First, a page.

Like(0)

  14. Years ago the place to buy radio equipment was “The Shack” Befor that it was where the world trade center was in Ney York, Radio row thay called it. Today most of the companies that mad those products that were sold by RS and others no longer exist. Remember the TV repair man and before that the radio repair man. These types of business are far and few. What did they call it “The Service industry”
    I buy a lot of small parts but find myself not going to RS because they no longer have much of that stuff. Besides, what they do have is pretty bad quality. I do find myself buying some items, things like bulbs, some relays and other small parts that are needed NOW. but I agree, their prices are very high when compared to many of the large internet electronic parts vendors. The main problem here in the USA is simple. We do not make much of anything here anymore and we fix very little of what we import. most products are designed for a defined life span and all of these seem to be imported. However, there are some manufacteurs making some good products and believe it or not you can actually get parts for them and fix them. Most of these companies are doing very very well. So it is not that people will not pay for and support good products made in the USA, there is just not enough of them. Also there is the balance of trade thing too. That just bogels my mind.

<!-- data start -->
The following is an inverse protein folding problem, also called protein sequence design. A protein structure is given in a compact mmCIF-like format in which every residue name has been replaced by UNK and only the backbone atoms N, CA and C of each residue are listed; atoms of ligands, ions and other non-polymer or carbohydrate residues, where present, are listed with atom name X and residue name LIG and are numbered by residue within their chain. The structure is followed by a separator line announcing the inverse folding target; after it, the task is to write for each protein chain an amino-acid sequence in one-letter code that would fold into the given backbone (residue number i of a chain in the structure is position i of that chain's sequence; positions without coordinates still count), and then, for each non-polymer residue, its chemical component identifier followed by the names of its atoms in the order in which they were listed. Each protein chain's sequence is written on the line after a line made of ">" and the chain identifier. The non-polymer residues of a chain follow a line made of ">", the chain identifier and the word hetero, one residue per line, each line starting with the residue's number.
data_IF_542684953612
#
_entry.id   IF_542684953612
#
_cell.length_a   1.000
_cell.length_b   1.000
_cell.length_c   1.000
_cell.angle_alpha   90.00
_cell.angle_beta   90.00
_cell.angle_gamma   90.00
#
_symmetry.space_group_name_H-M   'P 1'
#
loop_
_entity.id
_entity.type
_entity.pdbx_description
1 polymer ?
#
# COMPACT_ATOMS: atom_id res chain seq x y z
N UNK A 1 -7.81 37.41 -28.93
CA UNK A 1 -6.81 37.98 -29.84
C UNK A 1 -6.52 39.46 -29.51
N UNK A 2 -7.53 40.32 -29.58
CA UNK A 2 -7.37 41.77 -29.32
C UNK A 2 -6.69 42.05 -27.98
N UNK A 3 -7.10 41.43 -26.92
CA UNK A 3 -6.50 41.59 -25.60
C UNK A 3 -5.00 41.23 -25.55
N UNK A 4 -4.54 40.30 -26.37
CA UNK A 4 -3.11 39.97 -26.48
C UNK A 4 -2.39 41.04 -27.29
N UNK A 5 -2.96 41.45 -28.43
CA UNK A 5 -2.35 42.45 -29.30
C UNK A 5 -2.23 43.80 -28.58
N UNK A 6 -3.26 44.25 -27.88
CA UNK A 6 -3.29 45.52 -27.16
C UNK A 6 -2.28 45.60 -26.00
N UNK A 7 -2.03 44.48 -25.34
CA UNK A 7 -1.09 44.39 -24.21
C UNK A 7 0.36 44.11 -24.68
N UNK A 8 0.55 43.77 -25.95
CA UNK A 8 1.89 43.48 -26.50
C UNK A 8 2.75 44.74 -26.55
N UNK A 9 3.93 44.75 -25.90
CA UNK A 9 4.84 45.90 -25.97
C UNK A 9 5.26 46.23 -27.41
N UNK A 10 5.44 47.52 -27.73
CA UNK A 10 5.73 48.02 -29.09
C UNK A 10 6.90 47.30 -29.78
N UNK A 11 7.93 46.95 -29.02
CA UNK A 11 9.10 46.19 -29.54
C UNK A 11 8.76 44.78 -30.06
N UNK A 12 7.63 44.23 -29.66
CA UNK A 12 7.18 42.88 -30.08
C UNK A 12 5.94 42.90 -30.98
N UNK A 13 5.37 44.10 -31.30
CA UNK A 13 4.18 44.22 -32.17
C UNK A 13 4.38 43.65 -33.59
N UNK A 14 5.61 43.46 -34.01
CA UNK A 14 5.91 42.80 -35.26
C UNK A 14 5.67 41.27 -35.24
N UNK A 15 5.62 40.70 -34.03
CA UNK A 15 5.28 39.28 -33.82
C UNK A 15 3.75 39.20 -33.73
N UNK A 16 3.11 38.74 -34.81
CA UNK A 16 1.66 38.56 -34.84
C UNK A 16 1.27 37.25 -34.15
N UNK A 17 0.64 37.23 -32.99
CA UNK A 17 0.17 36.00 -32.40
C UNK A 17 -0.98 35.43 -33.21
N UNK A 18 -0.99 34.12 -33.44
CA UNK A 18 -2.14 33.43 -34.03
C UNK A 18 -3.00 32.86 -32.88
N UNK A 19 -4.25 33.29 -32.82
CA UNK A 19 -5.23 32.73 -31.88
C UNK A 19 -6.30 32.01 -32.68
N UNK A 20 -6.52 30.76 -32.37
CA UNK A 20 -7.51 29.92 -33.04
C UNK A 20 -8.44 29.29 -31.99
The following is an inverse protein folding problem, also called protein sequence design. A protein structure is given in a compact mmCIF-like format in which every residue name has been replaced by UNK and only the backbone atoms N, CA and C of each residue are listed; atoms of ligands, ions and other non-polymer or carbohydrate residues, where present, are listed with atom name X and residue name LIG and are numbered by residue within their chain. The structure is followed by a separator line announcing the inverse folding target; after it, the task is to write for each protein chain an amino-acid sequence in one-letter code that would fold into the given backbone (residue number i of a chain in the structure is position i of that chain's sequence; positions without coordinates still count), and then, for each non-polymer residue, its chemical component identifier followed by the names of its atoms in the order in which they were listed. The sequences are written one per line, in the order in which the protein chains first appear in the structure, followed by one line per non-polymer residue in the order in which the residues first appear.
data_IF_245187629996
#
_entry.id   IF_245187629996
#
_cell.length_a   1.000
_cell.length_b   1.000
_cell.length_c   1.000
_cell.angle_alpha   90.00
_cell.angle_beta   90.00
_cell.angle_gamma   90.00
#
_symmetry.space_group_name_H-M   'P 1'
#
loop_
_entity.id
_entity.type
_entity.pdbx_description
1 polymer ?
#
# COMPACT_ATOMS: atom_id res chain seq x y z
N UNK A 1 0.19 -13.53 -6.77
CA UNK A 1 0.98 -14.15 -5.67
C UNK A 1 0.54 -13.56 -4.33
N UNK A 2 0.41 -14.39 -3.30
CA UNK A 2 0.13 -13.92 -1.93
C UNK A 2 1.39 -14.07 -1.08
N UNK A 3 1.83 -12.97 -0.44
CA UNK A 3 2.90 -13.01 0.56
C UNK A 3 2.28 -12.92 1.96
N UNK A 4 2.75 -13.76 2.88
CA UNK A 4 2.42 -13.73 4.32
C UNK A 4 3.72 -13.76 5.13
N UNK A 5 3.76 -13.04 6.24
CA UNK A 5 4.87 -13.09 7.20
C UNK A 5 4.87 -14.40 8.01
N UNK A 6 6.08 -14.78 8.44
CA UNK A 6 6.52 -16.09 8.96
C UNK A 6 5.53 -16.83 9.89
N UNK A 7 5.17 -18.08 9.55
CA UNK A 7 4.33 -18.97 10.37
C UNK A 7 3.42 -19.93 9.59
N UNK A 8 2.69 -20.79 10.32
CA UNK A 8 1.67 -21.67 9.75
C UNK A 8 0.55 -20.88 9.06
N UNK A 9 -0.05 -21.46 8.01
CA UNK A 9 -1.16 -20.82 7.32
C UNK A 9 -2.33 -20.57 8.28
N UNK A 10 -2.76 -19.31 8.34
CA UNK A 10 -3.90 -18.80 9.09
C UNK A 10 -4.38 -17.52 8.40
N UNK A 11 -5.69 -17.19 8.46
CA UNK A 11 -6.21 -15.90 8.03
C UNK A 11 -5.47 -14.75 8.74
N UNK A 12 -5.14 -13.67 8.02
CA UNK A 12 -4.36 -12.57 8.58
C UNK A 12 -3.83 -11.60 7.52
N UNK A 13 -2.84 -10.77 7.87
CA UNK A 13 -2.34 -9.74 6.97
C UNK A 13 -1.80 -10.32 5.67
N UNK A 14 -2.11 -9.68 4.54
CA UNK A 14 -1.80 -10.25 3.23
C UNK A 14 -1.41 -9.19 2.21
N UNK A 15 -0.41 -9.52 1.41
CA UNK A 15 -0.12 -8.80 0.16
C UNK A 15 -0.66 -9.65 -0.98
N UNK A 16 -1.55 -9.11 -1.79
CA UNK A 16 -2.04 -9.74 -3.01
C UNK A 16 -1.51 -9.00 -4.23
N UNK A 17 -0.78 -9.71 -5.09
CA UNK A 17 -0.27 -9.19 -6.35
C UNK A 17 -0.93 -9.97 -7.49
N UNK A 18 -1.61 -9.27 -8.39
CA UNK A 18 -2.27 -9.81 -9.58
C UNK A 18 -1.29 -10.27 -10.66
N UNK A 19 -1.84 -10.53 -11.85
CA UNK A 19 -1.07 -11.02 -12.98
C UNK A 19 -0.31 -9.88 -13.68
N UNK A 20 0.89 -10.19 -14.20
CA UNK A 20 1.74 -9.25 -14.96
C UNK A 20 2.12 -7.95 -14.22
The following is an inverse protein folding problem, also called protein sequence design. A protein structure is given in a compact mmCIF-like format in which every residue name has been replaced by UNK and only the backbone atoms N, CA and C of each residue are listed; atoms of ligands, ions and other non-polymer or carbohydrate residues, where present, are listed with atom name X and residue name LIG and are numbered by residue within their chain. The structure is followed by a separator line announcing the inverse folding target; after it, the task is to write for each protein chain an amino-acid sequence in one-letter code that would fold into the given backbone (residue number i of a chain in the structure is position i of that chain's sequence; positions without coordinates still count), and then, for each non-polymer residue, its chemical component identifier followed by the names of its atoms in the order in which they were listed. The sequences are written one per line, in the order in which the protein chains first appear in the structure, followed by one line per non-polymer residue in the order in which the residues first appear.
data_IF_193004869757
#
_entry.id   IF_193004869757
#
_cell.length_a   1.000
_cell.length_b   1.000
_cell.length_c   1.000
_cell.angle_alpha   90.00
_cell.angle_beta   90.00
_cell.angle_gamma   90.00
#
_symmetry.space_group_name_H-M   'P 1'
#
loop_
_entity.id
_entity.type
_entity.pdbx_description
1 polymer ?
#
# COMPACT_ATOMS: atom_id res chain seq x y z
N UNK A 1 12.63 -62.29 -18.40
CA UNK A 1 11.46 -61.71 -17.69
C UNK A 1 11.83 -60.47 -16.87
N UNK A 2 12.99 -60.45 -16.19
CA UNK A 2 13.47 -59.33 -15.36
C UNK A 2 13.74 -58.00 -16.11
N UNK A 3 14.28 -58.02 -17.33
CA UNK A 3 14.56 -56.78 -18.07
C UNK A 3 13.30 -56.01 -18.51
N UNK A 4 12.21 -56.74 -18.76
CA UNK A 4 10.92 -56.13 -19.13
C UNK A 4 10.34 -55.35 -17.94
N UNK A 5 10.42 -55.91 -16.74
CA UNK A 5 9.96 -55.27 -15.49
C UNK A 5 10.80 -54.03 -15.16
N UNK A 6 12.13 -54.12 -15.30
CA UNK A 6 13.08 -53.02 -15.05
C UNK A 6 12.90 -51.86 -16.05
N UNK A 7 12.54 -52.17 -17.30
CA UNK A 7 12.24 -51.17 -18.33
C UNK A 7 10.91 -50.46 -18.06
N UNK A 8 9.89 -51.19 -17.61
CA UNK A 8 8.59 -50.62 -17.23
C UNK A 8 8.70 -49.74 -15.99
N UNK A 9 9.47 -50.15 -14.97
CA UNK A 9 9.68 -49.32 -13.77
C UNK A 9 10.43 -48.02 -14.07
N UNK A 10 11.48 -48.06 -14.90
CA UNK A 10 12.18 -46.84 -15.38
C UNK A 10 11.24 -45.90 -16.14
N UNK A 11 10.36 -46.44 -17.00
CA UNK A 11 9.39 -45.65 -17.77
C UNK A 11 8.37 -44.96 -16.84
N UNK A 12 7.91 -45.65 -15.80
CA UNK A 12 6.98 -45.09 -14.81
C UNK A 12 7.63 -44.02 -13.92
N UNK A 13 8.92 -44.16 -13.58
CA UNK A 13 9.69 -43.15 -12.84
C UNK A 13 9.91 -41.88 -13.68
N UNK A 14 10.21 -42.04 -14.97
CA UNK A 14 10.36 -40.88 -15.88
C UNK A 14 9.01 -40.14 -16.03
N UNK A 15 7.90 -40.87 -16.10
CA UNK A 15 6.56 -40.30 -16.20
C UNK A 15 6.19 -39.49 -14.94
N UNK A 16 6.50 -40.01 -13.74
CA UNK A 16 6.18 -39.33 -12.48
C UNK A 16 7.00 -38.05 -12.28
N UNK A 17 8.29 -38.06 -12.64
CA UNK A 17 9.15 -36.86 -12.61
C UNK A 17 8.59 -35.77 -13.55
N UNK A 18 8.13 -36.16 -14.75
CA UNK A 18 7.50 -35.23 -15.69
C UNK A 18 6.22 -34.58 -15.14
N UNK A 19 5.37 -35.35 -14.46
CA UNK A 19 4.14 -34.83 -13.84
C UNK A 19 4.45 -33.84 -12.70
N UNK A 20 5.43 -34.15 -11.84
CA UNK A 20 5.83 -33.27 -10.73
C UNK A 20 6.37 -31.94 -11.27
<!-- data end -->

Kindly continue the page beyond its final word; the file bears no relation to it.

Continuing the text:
Like(0)

    • Rob and John M,
      IMO, things are about to change for US manufacturing and our balance of trade, ‘Broken Clock Harry’, eat your heart out.
      To really get up to speed on 3 D Printing, you all need to spend a few hrs (or days) doing your
      homework.
      We’re on the cusp of a new Industrial Revolution that may turn out to be more
      important than the Internet itself!

      Like(0)

      • We may well be on the cusp of an industrial revolution with 3D printing. But all the previous major industrial revolutions took a decade or more to build momentum and attain a size big enough to influence the national ledgers.
        One more thing. When Harry makes predictions, he acknowledges the obvious: that other factors also play a role and therefore affect timing. Your example of the elites ruining the world’s financial system is a good one. They have delayed deflation temporarily (except in financial markets that make them super-wealthy).